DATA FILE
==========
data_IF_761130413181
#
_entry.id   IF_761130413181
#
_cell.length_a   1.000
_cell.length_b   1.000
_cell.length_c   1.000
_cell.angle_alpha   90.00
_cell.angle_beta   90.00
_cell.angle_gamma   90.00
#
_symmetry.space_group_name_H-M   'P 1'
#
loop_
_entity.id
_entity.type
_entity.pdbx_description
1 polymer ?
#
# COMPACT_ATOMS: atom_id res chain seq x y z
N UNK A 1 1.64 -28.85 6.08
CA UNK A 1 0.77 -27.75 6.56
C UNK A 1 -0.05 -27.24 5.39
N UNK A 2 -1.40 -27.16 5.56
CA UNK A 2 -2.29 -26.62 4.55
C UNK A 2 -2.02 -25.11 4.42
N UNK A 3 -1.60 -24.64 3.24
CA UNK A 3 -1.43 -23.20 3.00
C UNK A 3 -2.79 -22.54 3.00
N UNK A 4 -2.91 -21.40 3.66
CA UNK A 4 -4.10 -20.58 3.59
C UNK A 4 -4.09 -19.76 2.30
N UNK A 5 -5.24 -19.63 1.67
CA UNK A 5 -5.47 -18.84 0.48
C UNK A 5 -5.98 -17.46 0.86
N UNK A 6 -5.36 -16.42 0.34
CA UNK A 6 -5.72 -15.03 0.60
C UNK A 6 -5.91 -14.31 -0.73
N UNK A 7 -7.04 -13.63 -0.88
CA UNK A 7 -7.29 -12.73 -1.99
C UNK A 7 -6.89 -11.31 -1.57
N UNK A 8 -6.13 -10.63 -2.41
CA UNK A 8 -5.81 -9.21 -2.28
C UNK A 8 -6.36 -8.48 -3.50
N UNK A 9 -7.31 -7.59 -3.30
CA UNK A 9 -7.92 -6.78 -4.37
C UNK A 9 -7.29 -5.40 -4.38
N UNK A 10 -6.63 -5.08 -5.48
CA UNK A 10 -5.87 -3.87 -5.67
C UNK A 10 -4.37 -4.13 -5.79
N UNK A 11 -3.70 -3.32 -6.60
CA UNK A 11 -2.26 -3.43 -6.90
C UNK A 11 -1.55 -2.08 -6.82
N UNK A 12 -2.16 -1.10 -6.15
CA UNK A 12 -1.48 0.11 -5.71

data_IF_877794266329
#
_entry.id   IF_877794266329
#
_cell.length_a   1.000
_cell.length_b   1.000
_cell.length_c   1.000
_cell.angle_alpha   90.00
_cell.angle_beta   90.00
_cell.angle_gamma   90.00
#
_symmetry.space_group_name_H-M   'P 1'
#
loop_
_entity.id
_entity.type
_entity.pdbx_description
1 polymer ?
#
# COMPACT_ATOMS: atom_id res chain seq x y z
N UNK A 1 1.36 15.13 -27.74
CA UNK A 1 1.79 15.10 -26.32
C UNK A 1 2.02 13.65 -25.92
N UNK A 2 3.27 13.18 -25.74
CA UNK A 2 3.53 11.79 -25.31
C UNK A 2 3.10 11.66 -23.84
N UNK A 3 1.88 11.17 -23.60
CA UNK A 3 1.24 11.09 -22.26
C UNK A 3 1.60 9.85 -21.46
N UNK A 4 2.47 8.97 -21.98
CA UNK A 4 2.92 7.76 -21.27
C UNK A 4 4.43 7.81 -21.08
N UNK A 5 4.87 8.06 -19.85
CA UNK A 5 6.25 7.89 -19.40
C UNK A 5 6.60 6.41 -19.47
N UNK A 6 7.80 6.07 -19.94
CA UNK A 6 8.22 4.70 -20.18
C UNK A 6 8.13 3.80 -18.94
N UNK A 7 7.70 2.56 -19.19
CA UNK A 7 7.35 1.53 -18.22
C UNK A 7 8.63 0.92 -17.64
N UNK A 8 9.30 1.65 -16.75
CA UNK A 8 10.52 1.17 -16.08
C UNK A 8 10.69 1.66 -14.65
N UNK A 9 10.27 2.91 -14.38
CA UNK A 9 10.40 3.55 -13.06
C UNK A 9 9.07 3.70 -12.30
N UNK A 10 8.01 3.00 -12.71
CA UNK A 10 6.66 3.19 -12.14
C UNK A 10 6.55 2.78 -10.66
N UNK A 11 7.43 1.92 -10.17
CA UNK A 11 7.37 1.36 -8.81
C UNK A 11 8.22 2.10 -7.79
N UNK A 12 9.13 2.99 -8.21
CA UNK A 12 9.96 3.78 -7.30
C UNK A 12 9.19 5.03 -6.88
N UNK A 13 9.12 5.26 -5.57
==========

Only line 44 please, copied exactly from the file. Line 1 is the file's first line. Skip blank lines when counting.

C UNK A 8 -6.36 -8.48 -3.50